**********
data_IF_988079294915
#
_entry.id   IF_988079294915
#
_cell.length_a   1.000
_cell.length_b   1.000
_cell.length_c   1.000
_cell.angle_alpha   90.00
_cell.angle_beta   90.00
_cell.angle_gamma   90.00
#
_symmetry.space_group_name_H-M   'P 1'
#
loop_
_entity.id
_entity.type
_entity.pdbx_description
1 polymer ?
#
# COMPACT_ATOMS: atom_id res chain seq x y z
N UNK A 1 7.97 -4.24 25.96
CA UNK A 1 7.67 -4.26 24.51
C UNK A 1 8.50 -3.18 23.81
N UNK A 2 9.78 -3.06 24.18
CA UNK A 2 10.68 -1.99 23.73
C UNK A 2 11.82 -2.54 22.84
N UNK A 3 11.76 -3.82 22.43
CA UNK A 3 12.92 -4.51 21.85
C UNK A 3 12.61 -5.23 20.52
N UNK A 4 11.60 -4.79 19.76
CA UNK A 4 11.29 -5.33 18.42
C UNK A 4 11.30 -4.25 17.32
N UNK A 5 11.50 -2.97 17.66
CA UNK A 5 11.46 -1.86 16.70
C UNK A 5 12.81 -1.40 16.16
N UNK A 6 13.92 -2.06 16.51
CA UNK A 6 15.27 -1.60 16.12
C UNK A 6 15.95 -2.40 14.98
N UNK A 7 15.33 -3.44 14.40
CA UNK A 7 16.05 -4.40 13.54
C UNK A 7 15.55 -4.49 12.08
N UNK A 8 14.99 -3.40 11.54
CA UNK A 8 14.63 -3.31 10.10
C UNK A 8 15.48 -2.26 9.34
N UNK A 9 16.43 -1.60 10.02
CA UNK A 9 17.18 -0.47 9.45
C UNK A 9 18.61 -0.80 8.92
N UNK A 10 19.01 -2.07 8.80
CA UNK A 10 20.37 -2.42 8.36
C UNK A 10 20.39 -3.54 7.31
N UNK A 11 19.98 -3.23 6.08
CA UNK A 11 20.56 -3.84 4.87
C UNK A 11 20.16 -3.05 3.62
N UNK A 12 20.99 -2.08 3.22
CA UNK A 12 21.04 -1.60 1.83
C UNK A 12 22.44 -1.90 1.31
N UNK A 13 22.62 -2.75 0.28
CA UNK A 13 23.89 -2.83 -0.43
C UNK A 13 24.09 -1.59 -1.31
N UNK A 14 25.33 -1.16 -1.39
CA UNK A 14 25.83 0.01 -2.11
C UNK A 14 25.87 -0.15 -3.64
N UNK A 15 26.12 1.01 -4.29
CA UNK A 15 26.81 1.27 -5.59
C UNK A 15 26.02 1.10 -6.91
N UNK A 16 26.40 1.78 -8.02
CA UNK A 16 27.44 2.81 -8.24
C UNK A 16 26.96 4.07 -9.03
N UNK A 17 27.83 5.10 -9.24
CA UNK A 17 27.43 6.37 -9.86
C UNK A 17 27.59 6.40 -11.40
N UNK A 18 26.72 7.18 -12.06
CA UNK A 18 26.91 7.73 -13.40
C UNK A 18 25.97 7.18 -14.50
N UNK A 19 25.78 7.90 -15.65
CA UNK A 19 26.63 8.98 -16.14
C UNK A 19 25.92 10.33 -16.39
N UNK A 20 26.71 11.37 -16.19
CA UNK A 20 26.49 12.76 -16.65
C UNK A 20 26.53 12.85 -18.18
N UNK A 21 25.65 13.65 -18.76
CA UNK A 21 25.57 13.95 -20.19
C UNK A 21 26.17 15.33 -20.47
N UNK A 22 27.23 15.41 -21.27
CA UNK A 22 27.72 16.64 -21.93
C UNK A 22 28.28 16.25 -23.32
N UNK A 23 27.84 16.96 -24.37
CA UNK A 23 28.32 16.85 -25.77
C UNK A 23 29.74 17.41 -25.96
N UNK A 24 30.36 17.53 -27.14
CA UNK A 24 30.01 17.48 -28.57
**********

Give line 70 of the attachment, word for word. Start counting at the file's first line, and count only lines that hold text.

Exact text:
CA UNK A 17 27.43 6.37 -9.86